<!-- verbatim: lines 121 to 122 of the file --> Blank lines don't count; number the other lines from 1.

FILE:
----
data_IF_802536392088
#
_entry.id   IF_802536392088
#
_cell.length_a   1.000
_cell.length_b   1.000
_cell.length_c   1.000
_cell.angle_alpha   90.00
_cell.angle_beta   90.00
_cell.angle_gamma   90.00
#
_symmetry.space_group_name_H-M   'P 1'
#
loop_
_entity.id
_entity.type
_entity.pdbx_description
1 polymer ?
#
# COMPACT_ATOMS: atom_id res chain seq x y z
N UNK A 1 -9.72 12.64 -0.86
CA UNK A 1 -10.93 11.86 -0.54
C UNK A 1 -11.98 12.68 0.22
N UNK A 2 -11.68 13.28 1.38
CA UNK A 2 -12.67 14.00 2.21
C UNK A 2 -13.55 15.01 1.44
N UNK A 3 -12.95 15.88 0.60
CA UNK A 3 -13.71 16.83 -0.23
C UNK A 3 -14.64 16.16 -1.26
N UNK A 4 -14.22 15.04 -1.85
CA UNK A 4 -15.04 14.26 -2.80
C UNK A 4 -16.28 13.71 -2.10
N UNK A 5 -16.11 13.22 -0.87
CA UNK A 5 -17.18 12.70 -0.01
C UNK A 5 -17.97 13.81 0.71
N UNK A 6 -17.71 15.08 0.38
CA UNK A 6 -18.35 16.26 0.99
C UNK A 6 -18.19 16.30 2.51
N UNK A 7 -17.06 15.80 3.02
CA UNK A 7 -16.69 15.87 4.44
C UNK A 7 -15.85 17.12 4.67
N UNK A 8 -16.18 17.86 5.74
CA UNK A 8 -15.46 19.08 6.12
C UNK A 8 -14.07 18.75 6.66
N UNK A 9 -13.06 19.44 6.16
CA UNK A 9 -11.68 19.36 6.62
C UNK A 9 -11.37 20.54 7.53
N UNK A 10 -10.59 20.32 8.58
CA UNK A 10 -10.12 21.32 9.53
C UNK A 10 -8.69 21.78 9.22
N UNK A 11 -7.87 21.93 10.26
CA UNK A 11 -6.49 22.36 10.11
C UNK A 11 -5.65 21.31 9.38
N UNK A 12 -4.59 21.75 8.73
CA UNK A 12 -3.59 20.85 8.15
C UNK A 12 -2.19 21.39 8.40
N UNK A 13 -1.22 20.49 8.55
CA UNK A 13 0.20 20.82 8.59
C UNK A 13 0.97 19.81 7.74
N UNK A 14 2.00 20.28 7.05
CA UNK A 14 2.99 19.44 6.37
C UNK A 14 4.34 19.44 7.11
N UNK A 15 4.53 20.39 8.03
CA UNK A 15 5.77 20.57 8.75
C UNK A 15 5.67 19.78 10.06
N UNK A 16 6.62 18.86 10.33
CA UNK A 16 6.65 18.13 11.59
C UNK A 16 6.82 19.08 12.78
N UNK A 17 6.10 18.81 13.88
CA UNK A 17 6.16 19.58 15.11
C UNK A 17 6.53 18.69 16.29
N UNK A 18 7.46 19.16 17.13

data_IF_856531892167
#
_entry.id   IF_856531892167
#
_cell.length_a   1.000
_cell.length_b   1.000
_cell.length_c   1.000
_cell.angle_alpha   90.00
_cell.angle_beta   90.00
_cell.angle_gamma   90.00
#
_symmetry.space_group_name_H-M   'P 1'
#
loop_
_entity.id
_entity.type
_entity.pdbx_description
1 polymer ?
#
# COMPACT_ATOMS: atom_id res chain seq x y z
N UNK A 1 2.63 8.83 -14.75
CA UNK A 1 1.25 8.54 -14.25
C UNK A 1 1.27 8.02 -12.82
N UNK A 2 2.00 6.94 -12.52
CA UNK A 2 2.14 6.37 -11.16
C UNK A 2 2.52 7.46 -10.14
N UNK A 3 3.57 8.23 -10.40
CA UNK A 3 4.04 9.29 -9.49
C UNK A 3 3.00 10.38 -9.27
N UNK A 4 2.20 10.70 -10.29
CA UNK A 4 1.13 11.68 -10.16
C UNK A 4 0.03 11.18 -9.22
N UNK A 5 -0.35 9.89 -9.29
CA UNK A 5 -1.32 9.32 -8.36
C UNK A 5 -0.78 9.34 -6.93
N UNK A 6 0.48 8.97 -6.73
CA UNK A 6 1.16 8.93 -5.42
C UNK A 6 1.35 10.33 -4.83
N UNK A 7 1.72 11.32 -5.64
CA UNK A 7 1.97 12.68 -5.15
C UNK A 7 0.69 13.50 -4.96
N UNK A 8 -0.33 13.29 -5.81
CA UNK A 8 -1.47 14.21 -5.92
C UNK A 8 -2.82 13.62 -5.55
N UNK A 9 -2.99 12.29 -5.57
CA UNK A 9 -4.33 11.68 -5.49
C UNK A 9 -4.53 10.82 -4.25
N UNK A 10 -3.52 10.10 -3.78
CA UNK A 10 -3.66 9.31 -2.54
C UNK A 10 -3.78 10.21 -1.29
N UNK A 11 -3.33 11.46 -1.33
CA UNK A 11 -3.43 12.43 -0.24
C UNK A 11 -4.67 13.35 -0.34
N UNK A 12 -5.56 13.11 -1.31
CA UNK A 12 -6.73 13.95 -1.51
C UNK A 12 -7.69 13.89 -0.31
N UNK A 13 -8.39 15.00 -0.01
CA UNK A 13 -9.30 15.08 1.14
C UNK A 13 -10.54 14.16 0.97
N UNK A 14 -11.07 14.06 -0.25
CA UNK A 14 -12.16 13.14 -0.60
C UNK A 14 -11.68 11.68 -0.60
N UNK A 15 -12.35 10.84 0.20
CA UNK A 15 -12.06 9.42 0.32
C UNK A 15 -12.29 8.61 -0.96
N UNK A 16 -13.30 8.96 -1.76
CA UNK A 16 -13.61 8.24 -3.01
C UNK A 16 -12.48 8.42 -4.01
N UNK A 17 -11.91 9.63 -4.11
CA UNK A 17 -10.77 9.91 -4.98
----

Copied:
CA UNK A 10 -3.66 9.31 -2.54
C UNK A 10 -3.78 10.21 -1.29